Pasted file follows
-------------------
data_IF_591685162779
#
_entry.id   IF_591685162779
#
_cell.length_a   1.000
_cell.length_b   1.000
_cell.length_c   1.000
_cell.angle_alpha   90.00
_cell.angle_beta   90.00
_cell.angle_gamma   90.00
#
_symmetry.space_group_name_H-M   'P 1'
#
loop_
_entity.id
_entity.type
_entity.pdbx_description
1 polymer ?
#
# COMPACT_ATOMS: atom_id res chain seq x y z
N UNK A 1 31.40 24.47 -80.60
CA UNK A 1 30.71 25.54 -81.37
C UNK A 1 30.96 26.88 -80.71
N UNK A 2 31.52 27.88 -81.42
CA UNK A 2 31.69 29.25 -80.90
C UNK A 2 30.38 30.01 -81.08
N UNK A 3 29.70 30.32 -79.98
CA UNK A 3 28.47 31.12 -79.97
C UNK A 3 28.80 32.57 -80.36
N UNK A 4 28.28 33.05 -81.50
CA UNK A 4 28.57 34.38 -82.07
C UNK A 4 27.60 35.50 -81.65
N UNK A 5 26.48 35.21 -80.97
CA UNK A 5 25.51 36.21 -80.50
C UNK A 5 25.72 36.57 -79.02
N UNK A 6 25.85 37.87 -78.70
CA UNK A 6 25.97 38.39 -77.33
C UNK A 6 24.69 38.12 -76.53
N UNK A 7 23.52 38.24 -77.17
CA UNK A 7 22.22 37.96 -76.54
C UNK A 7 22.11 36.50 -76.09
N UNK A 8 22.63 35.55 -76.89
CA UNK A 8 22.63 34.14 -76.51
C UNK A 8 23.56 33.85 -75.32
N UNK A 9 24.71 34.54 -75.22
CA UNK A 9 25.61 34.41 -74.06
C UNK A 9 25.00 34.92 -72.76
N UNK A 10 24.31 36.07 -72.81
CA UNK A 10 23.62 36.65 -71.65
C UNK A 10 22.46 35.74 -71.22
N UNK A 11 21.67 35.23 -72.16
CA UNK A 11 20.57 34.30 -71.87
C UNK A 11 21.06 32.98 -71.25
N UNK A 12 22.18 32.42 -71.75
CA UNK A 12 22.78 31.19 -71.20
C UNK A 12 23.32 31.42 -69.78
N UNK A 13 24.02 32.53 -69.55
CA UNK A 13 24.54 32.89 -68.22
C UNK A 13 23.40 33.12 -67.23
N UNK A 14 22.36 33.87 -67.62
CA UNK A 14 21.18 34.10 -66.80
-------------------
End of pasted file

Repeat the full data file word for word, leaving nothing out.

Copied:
data_IF_591685162779
#
_entry.id   IF_591685162779
#
_cell.length_a   1.000
_cell.length_b   1.000
_cell.length_c   1.000
_cell.angle_alpha   90.00
_cell.angle_beta   90.00
_cell.angle_gamma   90.00
#
_symmetry.space_group_name_H-M   'P 1'
#
loop_
_entity.id
_entity.type
_entity.pdbx_description
1 polymer ?
#
# COMPACT_ATOMS: atom_id res chain seq x y z
N UNK A 1 31.40 24.47 -80.60
CA UNK A 1 30.71 25.54 -81.37
C UNK A 1 30.96 26.88 -80.71
N UNK A 2 31.52 27.88 -81.42
CA UNK A 2 31.69 29.25 -80.90
C UNK A 2 30.38 30.01 -81.08
N UNK A 3 29.70 30.32 -79.98
CA UNK A 3 28.47 31.12 -79.97
C UNK A 3 28.80 32.57 -80.36
N UNK A 4 28.28 33.05 -81.50
CA UNK A 4 28.57 34.38 -82.07
C UNK A 4 27.60 35.50 -81.65
N UNK A 5 26.48 35.21 -80.97
CA UNK A 5 25.51 36.21 -80.50
C UNK A 5 25.72 36.57 -79.02
N UNK A 6 25.85 37.87 -78.70
CA UNK A 6 25.97 38.39 -77.33
C UNK A 6 24.69 38.12 -76.53
N UNK A 7 23.52 38.24 -77.17
CA UNK A 7 22.22 37.96 -76.54
C UNK A 7 22.11 36.50 -76.09
N UNK A 8 22.63 35.55 -76.89
CA UNK A 8 22.63 34.14 -76.51
C UNK A 8 23.56 33.85 -75.32
N UNK A 9 24.71 34.54 -75.22
CA UNK A 9 25.61 34.41 -74.06
C UNK A 9 25.00 34.92 -72.76
N UNK A 10 24.31 36.07 -72.81
CA UNK A 10 23.62 36.65 -71.65
C UNK A 10 22.46 35.74 -71.22
N UNK A 11 21.67 35.23 -72.16
CA UNK A 11 20.57 34.30 -71.87
C UNK A 11 21.06 32.98 -71.25
N UNK A 12 22.18 32.42 -71.75
CA UNK A 12 22.78 31.19 -71.20
C UNK A 12 23.32 31.42 -69.78
N UNK A 13 24.02 32.53 -69.55
CA UNK A 13 24.54 32.89 -68.22
C UNK A 13 23.40 33.12 -67.23
N UNK A 14 22.36 33.87 -67.62
CA UNK A 14 21.18 34.10 -66.80